Most considerations of "Trinity" -- in reviews or in local comic shops across the world -- probably begin by looking at it in comparison to DC's past two weekly experiments. "Is it much like '52'?" some may wonder? "Is it as terrible as 'Countdown?'," others will ask. Some prospective readers may have purchased the first issue or two, and then dropped it. So perhaps they are wondering if "Trinity" has improved in quality since its launch.
The short answer to all those questions: no.
The long answer will take a bit to explain.
It's nothing like "52," and whether you liked that series or not -- I happened to enjoy it, but I don't think it's nearly as good as other work by the same creators -- there's little here that bears any resemblance to "52." Based on the first dozen issues of "Trinity," and what I've read of Kurt Busiek's plans, this series is one continuous story. No weekly jumps in time -- no time jumps of any sort, really -- just one issue after another that ends with a cliffhanger and "To Be Continued." Presumably until "Trinity" #52.
It also lacks the layers of "52," which ended up using its four writers to craft intertwining plot threads that sometimes overlapped (physically or thematically), but nevertheless dealt with different levels of the DC Universe. "Trinity" is focused on a single, ambitious (and mysterious) evil plot, and even the back-up stories don't so much add layers as they do illuminate the main story from a slightly ancillary perspective.
And, thankfully, it's no "Countdown." While "Countdown" tried to mimic the layering of "52" and failed, "Trinity" holds tight to its single-minded focus.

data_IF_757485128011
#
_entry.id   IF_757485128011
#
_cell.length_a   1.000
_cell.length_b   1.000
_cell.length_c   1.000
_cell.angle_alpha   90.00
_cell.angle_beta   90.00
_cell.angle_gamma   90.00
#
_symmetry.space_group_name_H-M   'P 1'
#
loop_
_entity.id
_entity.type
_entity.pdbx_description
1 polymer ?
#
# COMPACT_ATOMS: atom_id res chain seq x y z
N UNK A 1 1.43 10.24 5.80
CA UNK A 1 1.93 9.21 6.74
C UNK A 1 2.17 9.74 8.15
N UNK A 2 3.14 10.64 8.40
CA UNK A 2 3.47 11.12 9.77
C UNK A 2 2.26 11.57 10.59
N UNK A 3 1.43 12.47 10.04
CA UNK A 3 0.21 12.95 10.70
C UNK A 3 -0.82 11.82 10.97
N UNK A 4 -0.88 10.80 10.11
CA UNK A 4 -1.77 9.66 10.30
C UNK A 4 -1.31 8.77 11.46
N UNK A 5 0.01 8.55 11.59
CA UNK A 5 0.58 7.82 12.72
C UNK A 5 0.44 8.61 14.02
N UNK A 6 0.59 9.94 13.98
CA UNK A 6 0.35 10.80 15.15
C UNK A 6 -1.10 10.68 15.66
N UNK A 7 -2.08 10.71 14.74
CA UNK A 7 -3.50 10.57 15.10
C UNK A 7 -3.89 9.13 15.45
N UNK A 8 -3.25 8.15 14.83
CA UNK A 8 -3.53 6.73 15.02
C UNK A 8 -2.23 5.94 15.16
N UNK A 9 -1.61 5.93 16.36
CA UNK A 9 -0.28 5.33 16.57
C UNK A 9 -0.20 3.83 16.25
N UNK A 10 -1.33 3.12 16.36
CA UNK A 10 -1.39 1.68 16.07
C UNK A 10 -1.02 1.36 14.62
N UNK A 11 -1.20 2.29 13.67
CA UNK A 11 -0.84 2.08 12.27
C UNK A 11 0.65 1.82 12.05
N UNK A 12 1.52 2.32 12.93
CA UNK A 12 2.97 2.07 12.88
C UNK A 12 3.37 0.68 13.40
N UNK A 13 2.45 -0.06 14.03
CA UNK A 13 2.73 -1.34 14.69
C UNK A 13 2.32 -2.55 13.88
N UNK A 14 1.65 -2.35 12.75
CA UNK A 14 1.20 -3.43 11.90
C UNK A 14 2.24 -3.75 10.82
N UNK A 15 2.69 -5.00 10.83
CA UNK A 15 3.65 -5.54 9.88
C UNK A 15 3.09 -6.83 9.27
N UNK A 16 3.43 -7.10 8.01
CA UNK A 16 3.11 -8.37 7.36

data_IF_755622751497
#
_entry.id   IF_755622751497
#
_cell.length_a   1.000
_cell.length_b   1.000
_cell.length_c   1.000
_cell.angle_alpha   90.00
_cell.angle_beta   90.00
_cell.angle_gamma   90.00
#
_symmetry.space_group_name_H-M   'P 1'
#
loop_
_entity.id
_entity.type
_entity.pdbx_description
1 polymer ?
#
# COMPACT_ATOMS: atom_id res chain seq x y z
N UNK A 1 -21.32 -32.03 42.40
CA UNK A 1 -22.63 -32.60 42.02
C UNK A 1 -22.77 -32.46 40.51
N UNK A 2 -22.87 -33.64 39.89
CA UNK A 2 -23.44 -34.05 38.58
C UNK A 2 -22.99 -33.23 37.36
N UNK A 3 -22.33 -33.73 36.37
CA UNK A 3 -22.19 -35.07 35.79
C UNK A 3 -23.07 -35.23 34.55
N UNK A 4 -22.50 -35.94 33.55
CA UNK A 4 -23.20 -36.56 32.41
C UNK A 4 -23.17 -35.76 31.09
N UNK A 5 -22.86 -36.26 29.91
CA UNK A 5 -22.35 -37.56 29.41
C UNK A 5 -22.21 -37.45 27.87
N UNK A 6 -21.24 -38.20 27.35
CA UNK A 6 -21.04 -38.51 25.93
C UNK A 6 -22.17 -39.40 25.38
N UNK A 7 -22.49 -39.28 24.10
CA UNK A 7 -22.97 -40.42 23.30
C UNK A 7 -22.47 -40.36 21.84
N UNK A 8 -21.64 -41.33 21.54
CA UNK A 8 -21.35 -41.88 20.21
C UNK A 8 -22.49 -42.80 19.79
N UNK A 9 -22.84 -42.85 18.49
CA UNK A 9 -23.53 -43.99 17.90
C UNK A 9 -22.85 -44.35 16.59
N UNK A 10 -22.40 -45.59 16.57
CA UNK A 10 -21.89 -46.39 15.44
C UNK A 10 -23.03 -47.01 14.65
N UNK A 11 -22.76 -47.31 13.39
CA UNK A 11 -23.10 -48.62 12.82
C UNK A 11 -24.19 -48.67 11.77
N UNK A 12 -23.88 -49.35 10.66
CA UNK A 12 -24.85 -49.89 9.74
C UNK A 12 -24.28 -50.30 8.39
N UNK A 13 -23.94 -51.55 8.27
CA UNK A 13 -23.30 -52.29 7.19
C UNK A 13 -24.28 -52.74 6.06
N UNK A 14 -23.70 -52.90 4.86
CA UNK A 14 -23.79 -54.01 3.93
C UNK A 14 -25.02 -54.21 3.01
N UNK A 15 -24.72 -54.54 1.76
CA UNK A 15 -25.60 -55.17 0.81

And unlike both series, "Trinity" deals with some of the heavy-hitters in the DCU. Even besides the obvious participation of "The Trinity" itself (Superman, Batman, and Wonder Woman), the story is filled with JLA members and interesting villains like this issue's Crime Syndicate and (in the back-up) the Riddler.
But the problem is that this series, and this issue is no exception, is so mind-numbingly average. Everything about it is right down the middle of the aesthetic spectrum. Its very existence establishes the baseline for these five-star reviews. It's two-and-one-half stars from top to bottom.
Mark Bagley's art might be the main culprit. He's a perfectly competent artist, and he's fast, but even though his style is recognizable, it somehow ends up as the most generic comic book art possible. Almost every "camera angle" is from slightly above waist level. His figures look like they were chiseled out of other, better, artist's designs. He's consistent. And bland.
And as much as I've liked Mike Norton's work in the past, his back-up feature is relatively innocuous as well. It's a step above Bagley, to be sure, but not as energetic as his work on "Gravity" or even his recent work on "Green Arrow/Black Canary."
Busiek's writing -- as ambitious in scope as the plot is -- also falls into a rote middle ground, where characters give speeches at one another and fists fly. It's a bit like watching that new "Clone Wars" movie, but at least Busiek spares us the stinky little Huttling.
Since Bagley and Busiek's work has been that way since issue one, it's safe to say that the series hasn't improved at all.
I do think it's completely average, though, so that doesn't mean I think it's a bad comic, even though I've been criticizing it for nearly this entire review. It has some nice features, in addition to its ambitiously long plot. I like some of the individual ideas, like the ossified and embedded heroes in the Crime Syndicate headquarters in this issue. I like some of the weird new villains Busiek and Bagley have introduced. I like the notion that Wonder Woman, Superman, and Batman are metaphysically central to the stability of the multiverse, and I like how Busiek is trying to contrast their personalities.
Unfortunately, all of those interesting ideas are pulled off in the most mundane ways possible. If you put "Trinity" #12 next to a generic DC book published 15 years ago, I don't think you'd find much difference.